Two years ago I went on a self supported guided trip with a total of 16 people for a week. The failures (other than flats) were one guy had a front derailleur spring break (I temporarily fixed his derailleur with a piece of bunge cord, it shifted poorly but it did shift for the rest of trip) and one guy had a new bike with external bearing bottom bracket, he needed a bottom bracket replaced - bike manufacturer sent a bottom bracket to a bike shop along our route under warranty.

A year ago, a friend had a rack bolt fall out, he caught it before other damage occurred. I recommend blue loctite on all break cantilever mount bolts, rack bolts and kickstand bolts, grease on most other bolts. Another guy in the group had a cable ferrule fail, his front shifter did not work well after that because his outer shift cable was slowly disintegrating, the end of the outer cable was fraying.

I am beginning to think that the biggest danger to equipment might be how you get to the start point, not during the ride. But fortunately, my brake and shift levers were undamaged even though the box did not keep them inside during travel.



I got home a week ago, two of us rode 890 miles along Pacific coast. No flats and no mechanical failures. The only thing we did was occasional chain lube. But both of us built up our bikes, I used to work as a bike mechanic and the guy I traveled with currently works as a bike mechanic. I once made a slight adjustment to a front derailleur, but I think that was the only mechanical thing either of us did on our bikes.
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Old 07-08-14, 07:51 AM
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Originally Posted by needawheel2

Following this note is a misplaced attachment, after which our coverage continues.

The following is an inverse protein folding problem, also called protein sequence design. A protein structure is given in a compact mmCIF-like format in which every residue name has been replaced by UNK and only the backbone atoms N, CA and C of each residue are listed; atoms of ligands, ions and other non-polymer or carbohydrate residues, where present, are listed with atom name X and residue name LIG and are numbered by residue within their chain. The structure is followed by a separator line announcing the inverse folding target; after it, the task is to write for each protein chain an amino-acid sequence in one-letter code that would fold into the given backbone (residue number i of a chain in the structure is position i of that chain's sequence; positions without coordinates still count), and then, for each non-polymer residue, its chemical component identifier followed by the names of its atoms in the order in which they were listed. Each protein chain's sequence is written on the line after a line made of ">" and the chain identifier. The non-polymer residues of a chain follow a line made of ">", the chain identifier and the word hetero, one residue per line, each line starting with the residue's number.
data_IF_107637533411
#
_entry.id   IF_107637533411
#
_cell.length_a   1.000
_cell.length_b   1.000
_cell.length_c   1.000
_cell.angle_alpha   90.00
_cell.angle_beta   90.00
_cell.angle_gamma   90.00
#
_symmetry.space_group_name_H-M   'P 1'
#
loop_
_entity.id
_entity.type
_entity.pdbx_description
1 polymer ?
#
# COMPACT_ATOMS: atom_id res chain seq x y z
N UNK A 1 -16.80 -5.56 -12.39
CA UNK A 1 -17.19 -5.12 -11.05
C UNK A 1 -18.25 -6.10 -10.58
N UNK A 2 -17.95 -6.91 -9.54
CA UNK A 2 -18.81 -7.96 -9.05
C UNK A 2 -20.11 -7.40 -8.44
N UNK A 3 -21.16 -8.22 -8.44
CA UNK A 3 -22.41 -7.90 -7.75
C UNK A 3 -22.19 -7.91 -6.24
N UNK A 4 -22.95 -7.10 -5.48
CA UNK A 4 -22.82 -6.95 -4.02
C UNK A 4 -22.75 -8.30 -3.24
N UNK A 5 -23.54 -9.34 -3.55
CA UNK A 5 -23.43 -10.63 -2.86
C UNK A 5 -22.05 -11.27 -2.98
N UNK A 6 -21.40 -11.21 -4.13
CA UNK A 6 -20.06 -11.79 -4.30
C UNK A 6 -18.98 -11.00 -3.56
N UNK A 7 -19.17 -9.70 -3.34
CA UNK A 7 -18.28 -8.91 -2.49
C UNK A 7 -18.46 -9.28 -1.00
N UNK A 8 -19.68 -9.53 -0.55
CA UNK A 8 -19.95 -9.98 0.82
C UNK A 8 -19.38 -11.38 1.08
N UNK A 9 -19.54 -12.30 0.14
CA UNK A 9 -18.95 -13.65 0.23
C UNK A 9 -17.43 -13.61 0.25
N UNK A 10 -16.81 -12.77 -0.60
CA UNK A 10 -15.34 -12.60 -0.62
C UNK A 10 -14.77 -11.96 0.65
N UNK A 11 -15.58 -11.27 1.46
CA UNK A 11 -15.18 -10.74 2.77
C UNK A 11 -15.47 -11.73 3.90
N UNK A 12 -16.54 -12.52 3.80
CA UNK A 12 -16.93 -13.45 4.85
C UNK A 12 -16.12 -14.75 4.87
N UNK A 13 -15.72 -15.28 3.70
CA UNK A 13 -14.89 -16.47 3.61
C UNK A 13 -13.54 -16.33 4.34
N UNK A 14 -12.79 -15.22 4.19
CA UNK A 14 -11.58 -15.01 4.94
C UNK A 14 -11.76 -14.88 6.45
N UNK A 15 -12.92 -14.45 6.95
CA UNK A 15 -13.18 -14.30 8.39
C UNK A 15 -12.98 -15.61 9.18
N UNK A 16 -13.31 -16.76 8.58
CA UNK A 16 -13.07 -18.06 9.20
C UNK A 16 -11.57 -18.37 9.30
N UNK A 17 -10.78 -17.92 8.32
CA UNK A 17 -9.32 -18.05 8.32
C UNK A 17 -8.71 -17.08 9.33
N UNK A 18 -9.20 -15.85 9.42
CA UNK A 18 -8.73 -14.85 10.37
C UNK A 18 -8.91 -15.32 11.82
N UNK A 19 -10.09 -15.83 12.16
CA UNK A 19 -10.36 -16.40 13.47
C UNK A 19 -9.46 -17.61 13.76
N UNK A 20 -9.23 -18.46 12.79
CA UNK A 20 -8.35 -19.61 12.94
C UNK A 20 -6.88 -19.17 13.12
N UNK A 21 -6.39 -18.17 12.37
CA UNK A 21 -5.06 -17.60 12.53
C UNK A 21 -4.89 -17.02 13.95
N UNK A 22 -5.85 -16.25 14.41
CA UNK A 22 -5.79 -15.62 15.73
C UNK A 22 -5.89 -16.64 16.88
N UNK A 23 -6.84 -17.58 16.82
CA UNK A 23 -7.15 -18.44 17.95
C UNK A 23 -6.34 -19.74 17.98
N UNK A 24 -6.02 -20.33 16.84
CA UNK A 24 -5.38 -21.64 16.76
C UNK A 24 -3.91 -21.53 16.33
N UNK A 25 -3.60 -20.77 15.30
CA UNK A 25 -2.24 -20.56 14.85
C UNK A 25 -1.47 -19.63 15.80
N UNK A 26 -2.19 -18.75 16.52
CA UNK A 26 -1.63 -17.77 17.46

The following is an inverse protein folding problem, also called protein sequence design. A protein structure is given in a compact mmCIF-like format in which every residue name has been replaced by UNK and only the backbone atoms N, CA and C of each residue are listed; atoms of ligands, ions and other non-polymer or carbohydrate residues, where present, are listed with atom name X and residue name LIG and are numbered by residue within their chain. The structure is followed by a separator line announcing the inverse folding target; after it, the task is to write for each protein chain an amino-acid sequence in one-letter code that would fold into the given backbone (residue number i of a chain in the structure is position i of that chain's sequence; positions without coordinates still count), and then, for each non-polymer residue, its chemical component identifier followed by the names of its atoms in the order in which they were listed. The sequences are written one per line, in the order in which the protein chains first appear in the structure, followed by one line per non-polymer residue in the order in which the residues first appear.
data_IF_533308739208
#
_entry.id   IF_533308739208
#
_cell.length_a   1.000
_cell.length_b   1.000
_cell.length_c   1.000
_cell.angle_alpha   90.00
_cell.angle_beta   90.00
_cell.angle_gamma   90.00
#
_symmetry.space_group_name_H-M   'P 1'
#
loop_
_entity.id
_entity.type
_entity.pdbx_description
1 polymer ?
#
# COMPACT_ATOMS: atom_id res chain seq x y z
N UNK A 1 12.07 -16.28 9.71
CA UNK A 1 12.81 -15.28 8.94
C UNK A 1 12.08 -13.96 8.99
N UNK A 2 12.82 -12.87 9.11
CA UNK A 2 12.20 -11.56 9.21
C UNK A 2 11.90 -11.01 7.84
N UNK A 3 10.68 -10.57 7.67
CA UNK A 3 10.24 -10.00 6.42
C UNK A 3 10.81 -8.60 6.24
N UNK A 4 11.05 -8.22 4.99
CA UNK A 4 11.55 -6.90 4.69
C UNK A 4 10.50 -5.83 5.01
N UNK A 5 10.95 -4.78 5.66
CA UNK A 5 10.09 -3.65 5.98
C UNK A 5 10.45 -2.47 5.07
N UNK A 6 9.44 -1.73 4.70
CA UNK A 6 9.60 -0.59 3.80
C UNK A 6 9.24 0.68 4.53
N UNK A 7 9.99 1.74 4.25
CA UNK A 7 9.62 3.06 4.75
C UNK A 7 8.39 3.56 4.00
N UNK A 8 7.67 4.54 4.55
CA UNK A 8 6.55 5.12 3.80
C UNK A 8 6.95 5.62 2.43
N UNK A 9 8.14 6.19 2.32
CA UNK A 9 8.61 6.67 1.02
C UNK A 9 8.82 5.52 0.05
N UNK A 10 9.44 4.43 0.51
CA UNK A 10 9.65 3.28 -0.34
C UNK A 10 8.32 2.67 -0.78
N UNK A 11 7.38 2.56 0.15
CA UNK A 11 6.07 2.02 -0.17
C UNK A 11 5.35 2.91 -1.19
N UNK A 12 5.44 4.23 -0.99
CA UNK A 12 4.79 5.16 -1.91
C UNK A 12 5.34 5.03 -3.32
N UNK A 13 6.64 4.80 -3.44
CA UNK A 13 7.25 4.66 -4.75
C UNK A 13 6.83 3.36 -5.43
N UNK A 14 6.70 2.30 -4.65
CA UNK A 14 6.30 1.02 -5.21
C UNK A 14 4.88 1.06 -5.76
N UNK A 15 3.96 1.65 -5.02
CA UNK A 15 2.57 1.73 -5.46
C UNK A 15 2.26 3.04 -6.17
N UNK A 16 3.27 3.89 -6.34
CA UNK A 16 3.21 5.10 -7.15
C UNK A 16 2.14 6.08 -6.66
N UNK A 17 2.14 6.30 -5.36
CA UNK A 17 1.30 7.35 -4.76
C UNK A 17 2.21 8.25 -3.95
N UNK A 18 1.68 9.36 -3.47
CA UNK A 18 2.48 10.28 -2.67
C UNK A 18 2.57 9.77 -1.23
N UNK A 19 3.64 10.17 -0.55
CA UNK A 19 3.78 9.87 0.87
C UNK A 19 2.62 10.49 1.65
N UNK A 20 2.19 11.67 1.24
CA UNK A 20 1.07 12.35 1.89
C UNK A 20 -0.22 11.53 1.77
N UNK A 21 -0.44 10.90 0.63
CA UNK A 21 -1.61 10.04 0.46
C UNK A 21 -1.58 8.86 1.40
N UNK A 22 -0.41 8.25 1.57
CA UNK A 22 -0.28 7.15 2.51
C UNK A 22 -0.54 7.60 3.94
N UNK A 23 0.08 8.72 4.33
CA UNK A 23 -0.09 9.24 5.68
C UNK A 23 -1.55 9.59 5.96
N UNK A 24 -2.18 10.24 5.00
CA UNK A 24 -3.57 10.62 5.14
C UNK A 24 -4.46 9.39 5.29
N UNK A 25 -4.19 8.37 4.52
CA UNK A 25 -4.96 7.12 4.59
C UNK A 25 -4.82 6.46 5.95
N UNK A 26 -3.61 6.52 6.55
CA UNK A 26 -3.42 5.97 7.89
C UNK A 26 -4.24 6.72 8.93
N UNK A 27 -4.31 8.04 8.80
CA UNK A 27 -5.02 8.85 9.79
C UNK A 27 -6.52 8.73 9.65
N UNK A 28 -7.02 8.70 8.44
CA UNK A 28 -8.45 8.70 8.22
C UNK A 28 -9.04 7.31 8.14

Do you guys carry chain oil/ cleaning fluids? How often do you use while touring?
Yes. As often as needed. I recently did 9 days in MT and lubed my chain three times. It was necessary as on two days I did 25 mile descents in one degree of rain or another. One of those descents had many miles of wet, unpaved, muddy road. Another day I got mired in a a mud patch. Things got so bad I had a clump of mud the size of my fist around the FD. Had to power wash parts of the bike at a car wash.
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Old 07-08-14, 07:55 AM
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Originally Posted by 3speed
As for the bar-end shifters, assuming you're not talking about index mode, they probably are supposed to be notchy feeling.
I thinkyou are correct. The Shimano 9 speed bar ends that came with my '11 LHT have a hint of "notchiness" in full friction mode.
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Old 07-08-14, 07:59 AM
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I commute more than 5,000 miles a year, year-round carrying loads equivalent to light touring, with total riding over 8,000 miles a year. The parts that wear out quickest in my experience would be in this order:

- Tires
- Brake pads
- Cables
- Chains
- LED lights and rechargeable batteries
- Spokes
- Cassettes
- Shifters
- Headsets
- Bottom brackets

I've never worn out a derailleur, front or rear.
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Old 07-08-14, 08:11 AM
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91 tour i bought tires mended some punctures and replaced 1 spoke .

AMS >Belgium>UK, southern Norway DK, PL, CZ, Austria , Germany, France , back into Belgium,
then back out of Shiphol Airport.
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Old 07-08-14, 08:32 AM
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I ride offroad, and go through lots of chains. The fine grit continually grinds away the metal.